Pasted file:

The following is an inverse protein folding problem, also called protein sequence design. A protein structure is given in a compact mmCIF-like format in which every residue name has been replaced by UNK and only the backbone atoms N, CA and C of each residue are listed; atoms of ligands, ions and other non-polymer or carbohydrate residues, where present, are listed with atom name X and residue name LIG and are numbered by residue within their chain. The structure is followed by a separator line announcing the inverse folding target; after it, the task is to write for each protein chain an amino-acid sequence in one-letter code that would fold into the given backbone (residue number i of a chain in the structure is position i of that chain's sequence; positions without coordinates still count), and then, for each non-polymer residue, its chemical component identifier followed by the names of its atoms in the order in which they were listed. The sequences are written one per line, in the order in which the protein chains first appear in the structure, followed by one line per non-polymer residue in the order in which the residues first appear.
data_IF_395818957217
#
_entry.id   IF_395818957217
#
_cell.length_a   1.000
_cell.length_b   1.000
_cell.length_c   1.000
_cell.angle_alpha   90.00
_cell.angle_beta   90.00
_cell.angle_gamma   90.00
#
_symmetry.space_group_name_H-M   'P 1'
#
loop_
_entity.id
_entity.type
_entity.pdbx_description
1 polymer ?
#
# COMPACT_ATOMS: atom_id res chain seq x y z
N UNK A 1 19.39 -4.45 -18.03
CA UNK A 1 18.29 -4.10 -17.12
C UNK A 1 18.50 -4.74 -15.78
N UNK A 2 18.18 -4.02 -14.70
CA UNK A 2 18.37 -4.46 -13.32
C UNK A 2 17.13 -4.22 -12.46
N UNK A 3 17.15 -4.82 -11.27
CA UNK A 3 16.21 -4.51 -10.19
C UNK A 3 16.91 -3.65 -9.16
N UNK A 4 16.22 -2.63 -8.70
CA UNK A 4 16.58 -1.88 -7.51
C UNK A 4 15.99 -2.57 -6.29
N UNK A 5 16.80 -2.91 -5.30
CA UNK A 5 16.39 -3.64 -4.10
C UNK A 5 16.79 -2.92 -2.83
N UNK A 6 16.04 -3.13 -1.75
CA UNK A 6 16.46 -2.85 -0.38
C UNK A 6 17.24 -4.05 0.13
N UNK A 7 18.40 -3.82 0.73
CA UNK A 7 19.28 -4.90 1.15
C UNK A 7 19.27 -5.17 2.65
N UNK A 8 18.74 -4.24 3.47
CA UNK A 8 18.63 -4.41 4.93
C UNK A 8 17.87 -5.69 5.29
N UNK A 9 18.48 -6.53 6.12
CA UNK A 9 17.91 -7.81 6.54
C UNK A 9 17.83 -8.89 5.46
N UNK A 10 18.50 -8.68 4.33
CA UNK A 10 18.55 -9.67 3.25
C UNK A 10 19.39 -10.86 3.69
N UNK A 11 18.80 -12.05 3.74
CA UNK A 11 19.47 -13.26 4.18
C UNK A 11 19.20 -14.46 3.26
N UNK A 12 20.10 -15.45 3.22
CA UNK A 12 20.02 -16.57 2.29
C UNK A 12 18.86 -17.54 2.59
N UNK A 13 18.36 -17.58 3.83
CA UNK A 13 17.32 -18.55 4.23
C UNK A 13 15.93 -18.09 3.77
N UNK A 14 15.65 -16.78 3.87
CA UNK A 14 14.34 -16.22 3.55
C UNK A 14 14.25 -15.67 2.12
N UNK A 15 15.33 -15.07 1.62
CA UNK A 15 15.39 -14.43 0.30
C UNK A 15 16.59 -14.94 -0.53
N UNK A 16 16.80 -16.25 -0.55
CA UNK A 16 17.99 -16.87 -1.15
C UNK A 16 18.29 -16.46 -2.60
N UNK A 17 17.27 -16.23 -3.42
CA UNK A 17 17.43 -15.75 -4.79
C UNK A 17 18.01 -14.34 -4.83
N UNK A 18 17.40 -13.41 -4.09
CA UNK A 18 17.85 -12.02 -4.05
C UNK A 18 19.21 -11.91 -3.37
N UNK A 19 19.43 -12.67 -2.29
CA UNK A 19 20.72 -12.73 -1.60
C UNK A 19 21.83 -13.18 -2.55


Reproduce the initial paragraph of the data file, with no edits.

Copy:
The following is an inverse protein folding problem, also called protein sequence design. A protein structure is given in a compact mmCIF-like format in which every residue name has been replaced by UNK and only the backbone atoms N, CA and C of each residue are listed; atoms of ligands, ions and other non-polymer or carbohydrate residues, where present, are listed with atom name X and residue name LIG and are numbered by residue within their chain. The structure is followed by a separator line announcing the inverse folding target; after it, the task is to write for each protein chain an amino-acid sequence in one-letter code that would fold into the given backbone (residue number i of a chain in the structure is position i of that chain's sequence; positions without coordinates still count), and then, for each non-polymer residue, its chemical component identifier followed by the names of its atoms in the order in which they were listed. The sequences are written one per line, in the order in which the protein chains first appear in the structure, followed by one line per non-polymer residue in the order in which the residues first appear.